Millennials in the Middle East – the Photography of Kiana Hayeri

Iranian-Canadian photographer Kiana Hayeri has insight into something that many people talk about but few understand – the lives of youth in war-torn Afghanistan. This year, the young photographer was among the twelve Fellows of TED2016 in Vancouver. Her intriguing photographs of millennials in the Middle East have garnered attention worldwide.


“Youth is youth – no matter where you go – no matter what culture you come from.” – Kiana Hayeri

Most people with internet access today would be familiar with street photography – the art of photographing strangers, often with the photojournalistic intention of documenting some aspect of another person’s life. But Kiana Hayeri’s work is nothing like the casual photography that takes place on the streets of Sydney, London or New York.


Hayeri photographs youth in Tehran, Iran and Kabul, Afghanistan. There, you need to get to know somebody before taking a picture – they need to be able to trust you enough to let you into what is often a very private part of their life. Hayeri told Paper Mag:

“I spent a year living with them. People need to know you, need to trust you. In order to photograph in underground bars I went ten times, I had drinks with my camera on my shoulder. On my tenth visit I took my camera out.”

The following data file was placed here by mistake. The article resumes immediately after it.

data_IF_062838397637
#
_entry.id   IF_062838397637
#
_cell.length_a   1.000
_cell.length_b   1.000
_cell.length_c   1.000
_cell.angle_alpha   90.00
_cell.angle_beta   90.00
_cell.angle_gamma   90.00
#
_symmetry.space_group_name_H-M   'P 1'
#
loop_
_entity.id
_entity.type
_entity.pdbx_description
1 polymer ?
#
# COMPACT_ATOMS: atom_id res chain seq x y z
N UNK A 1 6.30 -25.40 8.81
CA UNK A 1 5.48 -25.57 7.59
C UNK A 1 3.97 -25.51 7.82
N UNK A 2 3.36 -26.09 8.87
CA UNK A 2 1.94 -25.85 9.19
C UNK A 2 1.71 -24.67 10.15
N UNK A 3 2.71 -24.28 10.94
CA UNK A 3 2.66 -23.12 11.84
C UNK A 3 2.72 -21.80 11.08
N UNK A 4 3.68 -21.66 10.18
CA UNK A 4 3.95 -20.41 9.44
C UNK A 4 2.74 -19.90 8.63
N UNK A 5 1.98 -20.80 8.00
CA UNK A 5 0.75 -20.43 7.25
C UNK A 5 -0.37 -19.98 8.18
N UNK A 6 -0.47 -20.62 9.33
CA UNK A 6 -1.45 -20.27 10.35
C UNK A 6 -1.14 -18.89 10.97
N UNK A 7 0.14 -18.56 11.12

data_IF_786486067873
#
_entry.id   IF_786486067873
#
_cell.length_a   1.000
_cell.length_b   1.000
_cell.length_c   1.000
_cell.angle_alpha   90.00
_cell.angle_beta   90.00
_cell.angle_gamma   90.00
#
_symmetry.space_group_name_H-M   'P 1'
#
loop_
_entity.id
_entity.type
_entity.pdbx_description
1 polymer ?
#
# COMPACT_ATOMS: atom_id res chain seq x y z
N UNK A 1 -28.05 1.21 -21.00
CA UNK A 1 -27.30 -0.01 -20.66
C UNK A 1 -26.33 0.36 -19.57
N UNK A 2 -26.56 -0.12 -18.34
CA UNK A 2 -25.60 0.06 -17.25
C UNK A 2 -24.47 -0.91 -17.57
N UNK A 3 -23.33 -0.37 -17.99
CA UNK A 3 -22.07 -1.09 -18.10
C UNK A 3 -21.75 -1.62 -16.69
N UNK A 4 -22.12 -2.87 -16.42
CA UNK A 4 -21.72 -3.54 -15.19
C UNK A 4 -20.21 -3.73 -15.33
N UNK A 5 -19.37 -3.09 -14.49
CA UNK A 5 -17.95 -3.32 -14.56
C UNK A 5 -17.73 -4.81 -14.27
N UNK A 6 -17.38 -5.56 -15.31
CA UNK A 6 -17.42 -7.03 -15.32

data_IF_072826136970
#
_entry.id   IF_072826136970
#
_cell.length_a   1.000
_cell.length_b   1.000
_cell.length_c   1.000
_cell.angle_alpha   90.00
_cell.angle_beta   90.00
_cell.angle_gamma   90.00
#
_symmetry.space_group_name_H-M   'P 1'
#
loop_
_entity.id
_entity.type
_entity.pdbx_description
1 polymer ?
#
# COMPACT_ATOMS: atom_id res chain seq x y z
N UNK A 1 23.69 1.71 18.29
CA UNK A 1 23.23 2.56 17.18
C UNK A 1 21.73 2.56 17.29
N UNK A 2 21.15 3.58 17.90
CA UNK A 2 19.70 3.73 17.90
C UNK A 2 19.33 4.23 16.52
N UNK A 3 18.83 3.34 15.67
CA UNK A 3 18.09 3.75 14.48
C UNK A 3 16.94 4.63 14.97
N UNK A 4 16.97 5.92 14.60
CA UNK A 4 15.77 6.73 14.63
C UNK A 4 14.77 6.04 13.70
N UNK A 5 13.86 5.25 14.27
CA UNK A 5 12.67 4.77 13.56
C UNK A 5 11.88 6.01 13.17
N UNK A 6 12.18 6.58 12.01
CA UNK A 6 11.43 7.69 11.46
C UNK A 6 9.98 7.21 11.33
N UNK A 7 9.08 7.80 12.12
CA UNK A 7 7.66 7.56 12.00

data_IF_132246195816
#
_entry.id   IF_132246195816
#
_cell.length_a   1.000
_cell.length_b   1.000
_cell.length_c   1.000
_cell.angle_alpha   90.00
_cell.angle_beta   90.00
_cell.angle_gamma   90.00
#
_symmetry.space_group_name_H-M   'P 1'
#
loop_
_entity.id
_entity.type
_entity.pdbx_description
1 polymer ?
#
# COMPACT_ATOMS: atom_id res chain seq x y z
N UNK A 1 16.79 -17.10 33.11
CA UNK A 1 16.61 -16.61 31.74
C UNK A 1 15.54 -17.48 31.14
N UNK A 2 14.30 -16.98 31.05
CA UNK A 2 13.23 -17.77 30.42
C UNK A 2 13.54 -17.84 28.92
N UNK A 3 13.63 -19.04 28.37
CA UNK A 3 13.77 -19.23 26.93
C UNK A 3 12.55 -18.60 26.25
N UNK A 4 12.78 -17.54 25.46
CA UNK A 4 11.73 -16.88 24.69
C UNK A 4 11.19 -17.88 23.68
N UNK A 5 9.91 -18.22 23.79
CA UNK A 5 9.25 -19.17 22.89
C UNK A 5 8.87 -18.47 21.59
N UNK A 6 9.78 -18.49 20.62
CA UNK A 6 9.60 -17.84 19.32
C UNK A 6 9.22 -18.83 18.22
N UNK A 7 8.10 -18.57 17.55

Hayeri leads a nomadic lifestyle, travelling for her work. Her projects are self-directed and self-funded, driven by a desire to examine topics including adolescence, sexuality, war and migration.


Her current project is long-term. She’s based in Kabul, covering the region to understand the lives of young people there. While it’s more time-consuming than the single-day-shoot projects of many commercial photographers, the fruitful result of such an in-depth process is the insight she gleans into each subject’s way of life.

“Middle Eastern youth are very complex people. Born between 1980 and 2001, they are a generation that has only known war, a generation that no one really knows about. They are facing issues of identity relating to culture, sexuality, and religion… Because of the culture in the Middle East, people end up living several identities and hiding parts of themselves from society.”


Having grown up in Iran, Hayeri can relate to this secret dichotomy. “I grew up in Iran where my mom came from leftist communist culture and my dad wasn’t as religious as his family. I grew up hearing, ‘If anyone at school asks you if your parents pray, tell them we pray.’ Growing up, I was always questioning, why do I have to lie that my parents don’t drink, that we don’t have satellite TV? Then as a teenager, when I started going to parties, I hid that life from my parents.”

“The people I photograph live in the moment because there is no guarantee on the future. Beyond war, unemployment is a big problem. They live in the moment because don’t know what’s next.”


The youth of the region are tied to their conservative roots in many ways, but in other ways they are hyper-modern. Hayeri shares many of her photographs on Instagram. She is part of the global community and has had work featured in publications including Der Spiegel, Washington Post, Sunday Times Magazine, Newsweek, The Australian and CNN. This year she was a TED Fellow and spoke about her work in Afghanistan to a global audience.